I recently returned to Perth to live with my 91-year-old mother who in bureaucratic terms I ‘care’ for but, conversely, her caring for me is much more significant – unbounded gifts of love, generosity, insight, irony, hilarity, intellect and warmth (although to not overcook this, there are also curt exchanges between us which could slice through a mature wandoo). One example of Mum’s insight and generosity was her realisation that I had developed a hunger to garden after being on the wandering work road for so long; that ‘native’ plants (I use quotes to denote ‘native’ because, while the term is widely used by settler gardeners and ecologists, for me it remains highly contested given the terrible colonial history of its use), insects, animals and landscapes are now central to my sensibility, and that the ‘philosophy of soil’ has somehow become my latest (terrible student) possible doctorate ‘object of study’. So, she offered me up her 36-year-old garden of mostly introduced plants (though it also includes a few 30-year-old ‘natives’ which have remained gloriously intact) including azaleas, camellias and a kumquat tree – all of which are now mulch.
In the past ten months I’ve planted more than 350 ‘native’ trees, shrubs, ground covers and creepers on our tiny urban block in Langford, near the upper reaches of Djarlgaroo Beelier (Canning River). I spend most of my spare time in a reverie of watering, weeding, pruning, propagating (fail), looking, listening, feeling, learning and noting the droves of birds, bees, moths, lizards, skinks and wasps which abound in our garden in numbers like never before, according to my mother. Talk about over-planting. And, I admit, over-watering – a rookie’s mistake, I know.
Gardening is, I think, largely conceived of as a domestic activity which, for the gardener, is mostly deeply pleasurable, often philosophical, occasionally arduous (and even annoying) and sometimes life-changing. For me, though, this way of thinking about myself, a settler gardener, seems limited. For example, it doesn’t enable me to consider more broadly the connections between me and the histories of whose country I garden upon, the circumstances under which it came to be ‘mine’ to do so and the ways in which I might account, and seek to reparate, for the consequences of my historical and contemporary legacies.
I suggest this because, however aesthetically jaw-dropping and ecologically benefiting I think my emerging garden already is, my relationship to it is entirely fraught.
Fraught because before I planted this garden, this precise location and all of Whadjuk Noongar country and everywhere beyond was seized by, and never ceded to, colonial forces under the most horrifying circumstances imaginable. And still that colonial violence rolls on and on by virtue of its largely uninterrupted will-to-power.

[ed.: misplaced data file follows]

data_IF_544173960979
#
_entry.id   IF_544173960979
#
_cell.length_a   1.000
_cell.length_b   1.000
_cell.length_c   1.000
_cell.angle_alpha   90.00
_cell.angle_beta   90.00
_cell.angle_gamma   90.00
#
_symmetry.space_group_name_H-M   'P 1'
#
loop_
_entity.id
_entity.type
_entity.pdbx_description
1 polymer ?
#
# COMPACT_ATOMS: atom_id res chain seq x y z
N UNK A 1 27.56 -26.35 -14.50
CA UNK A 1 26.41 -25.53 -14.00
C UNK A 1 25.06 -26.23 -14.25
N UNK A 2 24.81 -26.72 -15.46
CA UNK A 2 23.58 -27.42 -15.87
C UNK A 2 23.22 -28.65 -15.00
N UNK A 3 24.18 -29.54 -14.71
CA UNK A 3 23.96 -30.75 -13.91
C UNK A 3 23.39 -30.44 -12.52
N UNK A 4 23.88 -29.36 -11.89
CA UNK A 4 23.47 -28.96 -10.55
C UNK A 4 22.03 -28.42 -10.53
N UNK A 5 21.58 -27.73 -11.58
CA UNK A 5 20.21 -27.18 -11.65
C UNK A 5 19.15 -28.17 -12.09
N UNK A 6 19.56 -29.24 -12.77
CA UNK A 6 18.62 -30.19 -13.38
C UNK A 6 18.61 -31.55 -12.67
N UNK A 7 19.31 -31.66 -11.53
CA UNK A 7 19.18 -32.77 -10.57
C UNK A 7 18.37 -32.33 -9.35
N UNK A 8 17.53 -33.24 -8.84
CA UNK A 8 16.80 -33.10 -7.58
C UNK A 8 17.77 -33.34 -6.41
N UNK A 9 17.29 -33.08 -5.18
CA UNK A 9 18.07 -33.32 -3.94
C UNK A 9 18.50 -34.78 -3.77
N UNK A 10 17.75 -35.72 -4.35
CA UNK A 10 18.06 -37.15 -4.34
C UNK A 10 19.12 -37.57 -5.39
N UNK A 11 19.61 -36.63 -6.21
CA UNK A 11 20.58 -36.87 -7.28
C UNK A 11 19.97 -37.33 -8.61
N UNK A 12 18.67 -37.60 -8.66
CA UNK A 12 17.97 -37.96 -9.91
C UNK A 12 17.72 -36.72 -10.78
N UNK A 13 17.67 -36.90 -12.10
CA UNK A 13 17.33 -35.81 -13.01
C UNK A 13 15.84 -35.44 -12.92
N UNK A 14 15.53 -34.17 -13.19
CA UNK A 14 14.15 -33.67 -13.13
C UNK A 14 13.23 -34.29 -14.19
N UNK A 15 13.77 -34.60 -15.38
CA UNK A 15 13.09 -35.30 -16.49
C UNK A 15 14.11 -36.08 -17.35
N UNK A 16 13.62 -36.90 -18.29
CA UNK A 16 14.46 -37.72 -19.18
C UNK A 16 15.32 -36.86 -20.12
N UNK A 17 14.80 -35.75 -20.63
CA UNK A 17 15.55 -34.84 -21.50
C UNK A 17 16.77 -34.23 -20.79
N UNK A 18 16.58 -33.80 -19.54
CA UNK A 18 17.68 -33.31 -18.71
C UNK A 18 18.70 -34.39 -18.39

There are, I think, pivotal things that can and, I’m sure, already do emerge from considering our roles, contributions and impacts as settler gardeners. It certainly isn’t for me to prescribe what these things could be, but my awkward beginnings have included exploring these preliminary questions:
– What do I know about the histories and experiences of Aboriginal people on the country where I garden, before settlers arrived and since?
– What do I know about the ecologies of the country where I garden, before settlers arrived and since?
– In what meaningful ways do I acknowledge these histories and how do I establish what’s meaningful and for whom?
– Does my garden contribute to sustaining or restoring local biodiversity including food sources for soil, plants, animals and people?
– Do I have, have I sought, reciprocal relationships with Aboriginal people from the country where I garden?
– What’s the nature of those relationships and on what and whose terms do they exist? Can I set down my settler gardening imperatives, concepts and tools to listen and learn in accordance with Aboriginal expertise and sensibilities?
It’s excruciating to think how naively I’ve construed this list of beginner contemplations as a settler gardener, and for sure there are howling omissions and utterly wrong-headed reflections. However so, to challenge and reconfigure who and what we are as settler gardeners befits these times (past, present and future) and these places.
Perhaps it’s too neat to say that my life so far has been bookended by early resentful gardening on one side and, on the other, witnessing the emergence of incredible biodiversity as a product of my recent gardening labours. I think of these bookends, and everything in between, as little and large, simple and complex and beautiful and terrible gifts for which, as a lover of life itself, I’ll be forever indebted.
Annie has spent many years unsuccessfully advocating for better approaches to legislation, policy and programs for families and communities marginalised by ineffective public institutions. Recently she’s been released into a different kind of world to sculpt, write fiction, study the philosophy of soil, hike and kayak in the bush and learn how to garden.